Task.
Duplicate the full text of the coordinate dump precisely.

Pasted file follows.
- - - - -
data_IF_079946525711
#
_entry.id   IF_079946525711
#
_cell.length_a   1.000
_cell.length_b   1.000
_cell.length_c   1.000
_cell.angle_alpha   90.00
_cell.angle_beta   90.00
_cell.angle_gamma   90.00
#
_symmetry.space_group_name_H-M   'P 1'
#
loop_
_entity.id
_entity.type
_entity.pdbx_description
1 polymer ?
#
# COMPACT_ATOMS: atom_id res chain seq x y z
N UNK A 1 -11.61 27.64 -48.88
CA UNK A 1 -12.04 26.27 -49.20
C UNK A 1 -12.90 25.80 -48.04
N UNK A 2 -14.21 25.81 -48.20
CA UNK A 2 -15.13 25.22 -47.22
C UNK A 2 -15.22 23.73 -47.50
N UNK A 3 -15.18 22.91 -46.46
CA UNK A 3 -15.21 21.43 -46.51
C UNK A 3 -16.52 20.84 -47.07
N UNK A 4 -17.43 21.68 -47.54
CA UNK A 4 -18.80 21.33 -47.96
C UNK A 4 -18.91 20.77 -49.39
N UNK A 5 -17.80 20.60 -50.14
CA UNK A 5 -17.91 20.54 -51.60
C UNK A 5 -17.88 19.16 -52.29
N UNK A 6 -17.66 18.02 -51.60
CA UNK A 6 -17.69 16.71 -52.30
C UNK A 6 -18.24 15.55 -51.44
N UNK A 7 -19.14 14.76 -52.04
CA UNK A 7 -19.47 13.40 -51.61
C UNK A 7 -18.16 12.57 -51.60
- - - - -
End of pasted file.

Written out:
data_IF_079946525711
#
_entry.id   IF_079946525711
#
_cell.length_a   1.000
_cell.length_b   1.000
_cell.length_c   1.000
_cell.angle_alpha   90.00
_cell.angle_beta   90.00
_cell.angle_gamma   90.00
#
_symmetry.space_group_name_H-M   'P 1'
#
loop_
_entity.id
_entity.type
_entity.pdbx_description
1 polymer ?
#
# COMPACT_ATOMS: atom_id res chain seq x y z
N UNK A 1 -11.61 27.64 -48.88
CA UNK A 1 -12.04 26.27 -49.20
C UNK A 1 -12.90 25.80 -48.04
N UNK A 2 -14.21 25.81 -48.20
CA UNK A 2 -15.13 25.22 -47.22
C UNK A 2 -15.22 23.73 -47.50
N UNK A 3 -15.18 22.91 -46.46
CA UNK A 3 -15.21 21.43 -46.51
C UNK A 3 -16.52 20.84 -47.07
N UNK A 4 -17.43 21.68 -47.54
CA UNK A 4 -18.80 21.33 -47.96
C UNK A 4 -18.91 20.77 -49.39
N UNK A 5 -17.80 20.60 -50.14
CA UNK A 5 -17.91 20.54 -51.60
C UNK A 5 -17.88 19.16 -52.29
N UNK A 6 -17.66 18.02 -51.60
CA UNK A 6 -17.69 16.71 -52.30
C UNK A 6 -18.24 15.55 -51.44
N UNK A 7 -19.14 14.76 -52.04
CA UNK A 7 -19.47 13.40 -51.61
C UNK A 7 -18.16 12.57 -51.60